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How Cats Use Scent To Communicate With You And With Each Other

While we usually think of dogs as the animals with the most acute sense of smell, cats too communicate via scent a lot more than we usually think they do, and scent and smell is very important to cats, who like to ensure that everything around them is just so, and smells of them, ideally!

In this article we will look at six of the core methods that cats use to communicate via scent, and the important of these things when it comes to keeping your household a happy place for your cats, and interacting with them in the right ways. Read on to learn more.

Toileting

First of all, the vast majority of cats are very finicky about their toilet habits, and some cats will spend around ten minutes in and around the litter tray scrupulously covering their waste! This is in order to mask the scent of their waste so that it does not become a beacon for predators, or earn them the ire of another cat that shares the same territory.

However, some cats will not even attempt to cover their waste at all, and many cat owners assume that this is simply because the cat never learned to so this-but in fact, a cat that leaves their waste uncovered is more likely to do so because they see themselves as the boss cat, either to the other cats in the area or in the household in general! Ergo, in their position at the top of the totem pole, they see no reason to mask their scent, and in fact, may use it to show their position to others-feline or human!

Spraying

Spraying urine is of course one of the most annoying and potentially problematic problems a cat can display, and it is one of the most heavily laden in terms of meaning. A cat spraying may be to assert dominance and ownership of a place, or due to feelings of insecurity, or to show a readiness to breed. While spraying urine is usually associated with unneutered males, both neutered males and female cats may exhibit this behaviour too.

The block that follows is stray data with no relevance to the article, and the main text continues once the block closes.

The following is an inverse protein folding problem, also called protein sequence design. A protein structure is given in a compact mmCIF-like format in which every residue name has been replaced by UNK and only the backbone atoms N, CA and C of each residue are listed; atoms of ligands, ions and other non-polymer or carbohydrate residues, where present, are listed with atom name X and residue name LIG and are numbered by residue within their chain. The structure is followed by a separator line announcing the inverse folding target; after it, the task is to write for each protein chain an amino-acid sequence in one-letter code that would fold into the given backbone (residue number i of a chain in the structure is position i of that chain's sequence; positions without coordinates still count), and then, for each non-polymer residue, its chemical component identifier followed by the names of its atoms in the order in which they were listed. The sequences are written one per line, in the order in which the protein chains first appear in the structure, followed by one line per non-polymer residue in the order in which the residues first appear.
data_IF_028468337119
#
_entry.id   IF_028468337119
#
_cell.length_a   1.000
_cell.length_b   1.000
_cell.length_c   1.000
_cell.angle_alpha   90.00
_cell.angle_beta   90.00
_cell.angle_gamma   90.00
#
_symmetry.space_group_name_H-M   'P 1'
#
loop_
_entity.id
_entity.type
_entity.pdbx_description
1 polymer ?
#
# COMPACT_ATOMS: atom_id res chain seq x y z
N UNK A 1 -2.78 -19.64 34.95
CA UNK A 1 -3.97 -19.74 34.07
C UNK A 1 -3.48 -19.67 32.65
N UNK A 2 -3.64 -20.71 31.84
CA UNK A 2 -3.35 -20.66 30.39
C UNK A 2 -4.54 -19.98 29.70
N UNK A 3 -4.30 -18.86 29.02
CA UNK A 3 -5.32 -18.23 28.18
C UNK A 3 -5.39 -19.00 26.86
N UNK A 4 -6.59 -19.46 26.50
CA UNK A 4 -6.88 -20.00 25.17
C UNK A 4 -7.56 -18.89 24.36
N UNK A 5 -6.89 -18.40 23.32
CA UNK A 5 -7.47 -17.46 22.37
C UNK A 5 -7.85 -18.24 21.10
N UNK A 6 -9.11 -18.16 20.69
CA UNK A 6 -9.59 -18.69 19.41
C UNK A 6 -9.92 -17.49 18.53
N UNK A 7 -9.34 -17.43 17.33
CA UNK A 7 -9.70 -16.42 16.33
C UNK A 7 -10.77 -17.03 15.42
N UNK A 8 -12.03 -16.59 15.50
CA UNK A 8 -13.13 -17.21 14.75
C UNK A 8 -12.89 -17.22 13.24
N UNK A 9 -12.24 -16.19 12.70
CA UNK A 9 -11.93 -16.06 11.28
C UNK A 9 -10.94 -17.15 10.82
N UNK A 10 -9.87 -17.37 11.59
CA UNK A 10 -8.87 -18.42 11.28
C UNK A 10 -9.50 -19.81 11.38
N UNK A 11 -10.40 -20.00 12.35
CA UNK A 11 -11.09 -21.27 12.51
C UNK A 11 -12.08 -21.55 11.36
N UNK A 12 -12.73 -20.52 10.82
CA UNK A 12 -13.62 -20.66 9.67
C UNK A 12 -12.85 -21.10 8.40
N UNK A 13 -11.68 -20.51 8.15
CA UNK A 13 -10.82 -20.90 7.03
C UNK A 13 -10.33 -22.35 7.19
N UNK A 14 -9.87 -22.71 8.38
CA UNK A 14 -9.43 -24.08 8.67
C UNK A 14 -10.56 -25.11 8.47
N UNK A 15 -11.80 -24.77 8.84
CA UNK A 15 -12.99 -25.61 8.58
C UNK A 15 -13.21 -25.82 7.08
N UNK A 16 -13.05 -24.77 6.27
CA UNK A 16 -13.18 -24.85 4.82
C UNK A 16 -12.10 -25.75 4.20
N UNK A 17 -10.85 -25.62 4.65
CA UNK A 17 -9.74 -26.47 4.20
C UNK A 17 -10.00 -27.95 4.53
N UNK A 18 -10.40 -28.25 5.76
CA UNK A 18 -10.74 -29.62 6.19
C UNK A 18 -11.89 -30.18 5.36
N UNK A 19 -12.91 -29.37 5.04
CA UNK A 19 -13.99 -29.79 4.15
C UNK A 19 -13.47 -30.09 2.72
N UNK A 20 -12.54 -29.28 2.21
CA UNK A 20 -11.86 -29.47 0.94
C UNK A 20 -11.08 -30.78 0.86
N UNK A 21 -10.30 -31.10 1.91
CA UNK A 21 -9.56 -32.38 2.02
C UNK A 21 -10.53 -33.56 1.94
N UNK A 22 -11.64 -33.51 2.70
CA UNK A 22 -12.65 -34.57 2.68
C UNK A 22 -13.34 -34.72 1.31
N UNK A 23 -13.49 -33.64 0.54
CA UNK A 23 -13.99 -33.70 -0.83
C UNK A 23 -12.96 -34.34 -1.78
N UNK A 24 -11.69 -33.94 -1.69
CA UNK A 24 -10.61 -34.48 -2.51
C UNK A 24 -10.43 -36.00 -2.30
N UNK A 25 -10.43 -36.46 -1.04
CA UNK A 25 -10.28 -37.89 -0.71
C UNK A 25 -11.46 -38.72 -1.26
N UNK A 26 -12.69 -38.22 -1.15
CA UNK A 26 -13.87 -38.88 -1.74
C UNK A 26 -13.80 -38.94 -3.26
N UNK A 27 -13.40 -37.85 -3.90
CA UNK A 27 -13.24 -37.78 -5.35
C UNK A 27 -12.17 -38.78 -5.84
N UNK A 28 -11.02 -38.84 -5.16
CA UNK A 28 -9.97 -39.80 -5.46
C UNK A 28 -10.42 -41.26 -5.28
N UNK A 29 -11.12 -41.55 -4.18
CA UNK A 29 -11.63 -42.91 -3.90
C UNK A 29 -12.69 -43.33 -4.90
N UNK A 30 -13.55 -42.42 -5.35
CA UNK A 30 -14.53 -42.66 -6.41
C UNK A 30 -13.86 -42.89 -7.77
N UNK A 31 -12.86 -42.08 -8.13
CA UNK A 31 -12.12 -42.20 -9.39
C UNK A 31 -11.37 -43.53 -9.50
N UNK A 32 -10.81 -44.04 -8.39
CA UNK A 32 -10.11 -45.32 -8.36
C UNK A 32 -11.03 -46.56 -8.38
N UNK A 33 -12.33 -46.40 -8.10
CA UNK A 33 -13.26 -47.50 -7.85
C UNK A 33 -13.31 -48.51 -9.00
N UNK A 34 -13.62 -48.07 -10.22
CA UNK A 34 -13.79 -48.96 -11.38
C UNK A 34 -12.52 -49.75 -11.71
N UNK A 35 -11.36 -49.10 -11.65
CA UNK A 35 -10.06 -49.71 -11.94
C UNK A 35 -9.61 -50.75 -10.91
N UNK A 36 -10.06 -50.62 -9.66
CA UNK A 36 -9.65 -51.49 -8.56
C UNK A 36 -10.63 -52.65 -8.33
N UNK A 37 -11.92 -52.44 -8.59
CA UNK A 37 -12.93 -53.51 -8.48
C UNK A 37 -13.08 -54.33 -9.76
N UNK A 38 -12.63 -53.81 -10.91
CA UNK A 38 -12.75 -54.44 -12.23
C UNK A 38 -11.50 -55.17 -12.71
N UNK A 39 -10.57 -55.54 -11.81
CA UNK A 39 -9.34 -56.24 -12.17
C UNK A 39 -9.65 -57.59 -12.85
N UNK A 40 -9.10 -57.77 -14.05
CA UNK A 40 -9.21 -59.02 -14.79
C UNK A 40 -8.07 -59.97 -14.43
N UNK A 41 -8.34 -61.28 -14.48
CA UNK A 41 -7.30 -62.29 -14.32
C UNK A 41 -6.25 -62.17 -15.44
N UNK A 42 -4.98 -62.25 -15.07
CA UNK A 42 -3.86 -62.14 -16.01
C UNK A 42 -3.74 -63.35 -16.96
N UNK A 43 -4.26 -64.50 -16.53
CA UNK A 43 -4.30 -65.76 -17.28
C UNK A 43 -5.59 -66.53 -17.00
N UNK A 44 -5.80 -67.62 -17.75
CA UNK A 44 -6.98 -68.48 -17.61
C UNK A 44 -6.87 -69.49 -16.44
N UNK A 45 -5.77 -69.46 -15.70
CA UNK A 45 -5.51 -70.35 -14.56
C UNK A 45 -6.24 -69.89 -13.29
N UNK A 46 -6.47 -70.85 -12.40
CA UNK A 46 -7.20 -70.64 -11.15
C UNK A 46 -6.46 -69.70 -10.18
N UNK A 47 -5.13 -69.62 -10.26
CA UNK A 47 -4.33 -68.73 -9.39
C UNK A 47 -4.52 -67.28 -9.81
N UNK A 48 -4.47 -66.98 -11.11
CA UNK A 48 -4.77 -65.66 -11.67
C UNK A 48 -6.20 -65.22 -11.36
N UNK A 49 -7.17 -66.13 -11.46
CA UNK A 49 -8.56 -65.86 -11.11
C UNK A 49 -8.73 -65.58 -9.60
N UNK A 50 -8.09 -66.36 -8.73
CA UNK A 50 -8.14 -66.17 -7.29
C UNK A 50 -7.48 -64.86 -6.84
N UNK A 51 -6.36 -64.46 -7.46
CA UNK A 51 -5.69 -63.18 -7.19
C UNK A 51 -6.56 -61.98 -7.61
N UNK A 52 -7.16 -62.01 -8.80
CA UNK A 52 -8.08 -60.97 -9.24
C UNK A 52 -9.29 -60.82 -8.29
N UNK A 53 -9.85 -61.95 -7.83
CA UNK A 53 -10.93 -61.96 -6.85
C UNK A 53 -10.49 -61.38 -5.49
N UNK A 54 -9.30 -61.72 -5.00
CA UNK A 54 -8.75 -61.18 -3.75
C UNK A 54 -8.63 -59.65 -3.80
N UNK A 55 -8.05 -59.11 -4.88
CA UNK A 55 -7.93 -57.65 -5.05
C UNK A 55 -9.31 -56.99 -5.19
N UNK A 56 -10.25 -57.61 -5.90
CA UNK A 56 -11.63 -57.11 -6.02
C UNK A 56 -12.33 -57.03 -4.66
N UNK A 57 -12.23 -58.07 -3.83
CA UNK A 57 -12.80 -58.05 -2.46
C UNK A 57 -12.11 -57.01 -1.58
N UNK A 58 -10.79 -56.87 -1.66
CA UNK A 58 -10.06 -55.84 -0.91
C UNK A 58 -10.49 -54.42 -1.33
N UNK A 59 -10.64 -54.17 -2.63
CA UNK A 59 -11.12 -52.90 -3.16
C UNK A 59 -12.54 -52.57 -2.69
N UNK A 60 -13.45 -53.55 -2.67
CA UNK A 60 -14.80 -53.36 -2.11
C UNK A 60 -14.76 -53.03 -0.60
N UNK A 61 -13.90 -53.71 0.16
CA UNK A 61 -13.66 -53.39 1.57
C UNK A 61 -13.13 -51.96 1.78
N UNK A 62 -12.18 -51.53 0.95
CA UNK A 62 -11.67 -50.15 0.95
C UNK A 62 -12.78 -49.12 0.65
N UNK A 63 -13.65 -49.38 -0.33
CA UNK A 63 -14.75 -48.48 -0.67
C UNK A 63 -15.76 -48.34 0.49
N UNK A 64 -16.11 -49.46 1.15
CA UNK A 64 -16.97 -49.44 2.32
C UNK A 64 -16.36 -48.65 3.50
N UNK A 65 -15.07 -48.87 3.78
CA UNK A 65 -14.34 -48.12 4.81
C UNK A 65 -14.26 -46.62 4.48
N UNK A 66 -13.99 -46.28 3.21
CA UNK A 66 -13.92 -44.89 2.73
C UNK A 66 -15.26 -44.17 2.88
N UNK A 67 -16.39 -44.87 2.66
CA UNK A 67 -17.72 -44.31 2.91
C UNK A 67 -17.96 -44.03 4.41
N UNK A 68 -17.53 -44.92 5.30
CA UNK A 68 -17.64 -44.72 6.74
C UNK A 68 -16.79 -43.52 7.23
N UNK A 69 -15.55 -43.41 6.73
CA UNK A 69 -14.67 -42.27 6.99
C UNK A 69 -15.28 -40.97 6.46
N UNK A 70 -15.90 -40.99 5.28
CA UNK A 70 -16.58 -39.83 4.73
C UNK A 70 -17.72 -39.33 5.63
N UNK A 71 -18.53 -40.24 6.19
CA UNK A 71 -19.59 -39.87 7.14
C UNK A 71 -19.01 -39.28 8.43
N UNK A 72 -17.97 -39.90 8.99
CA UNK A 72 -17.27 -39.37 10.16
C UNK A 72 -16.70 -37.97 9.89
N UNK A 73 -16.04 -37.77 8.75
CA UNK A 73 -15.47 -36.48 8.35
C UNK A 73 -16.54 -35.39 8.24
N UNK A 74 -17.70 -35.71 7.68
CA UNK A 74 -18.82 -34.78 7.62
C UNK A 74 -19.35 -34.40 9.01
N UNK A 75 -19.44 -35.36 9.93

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Scent glands on the face

Cats have pheromone glands on the sides of their faces, just behind their mouths, and they use these glands to transfer their scent onto the things around them, to mark them out as theirs and take ownership of it. The smell of themselves is very reassuring to your cat, and they will like to spread their scent onto others too-this is why your cat might like to rub the side of their face onto your hands, and why swapping blankets of two different cats prior to their first introduction can help to make things easier, as the scent therefore will not be alien to each of them.

Rubbing across you

When cats wind around your legs and rub their bodies against you, they may well be trying to point out that it is dinnertime, although sometimes, it can seem as if they are deliberately trying to trip you up!

The former explanation may be true, but another element of it is that once more, your cat is trying to transfer their scent to you, and as feeding time is often in the mornings when you are getting ready for your day and may have showered, put on clean clothes and otherwise masked your cat’s scent, this behaviour can often be confused with a polite reminder to fill the bowl!

Grooming after being petted

Everyone knows that cats are fastidious about their personal hygiene, and will often spend large portions of their days grooming themselves from head to toe with great precision! You may also have noticed that your cat will usually groom themselves straight after you have petted them as well, but what you may not be aware of is that they are doing this to remove the scent that you have left on them, and replace it with their own scent once again!

Introductions

When two cats meet each other, when a cat meets a new person or if you greet your cat after being away for a bit, you will probably have noticed that out of choice, your cat will extend their head and delicately sniff the other cat or person before deciding if they want to say hello.

This initial first sniff is often how cats that share a household greet each other when one of them has been outside, as a lot of information can be transferred and decoded by cats in this way, allowing them to assess the situation, and decide how they feel about it. A head-on approach that does not give your cat time to decide about things will usually be viewed poorly, and as bad etiquette on the part of yourself!


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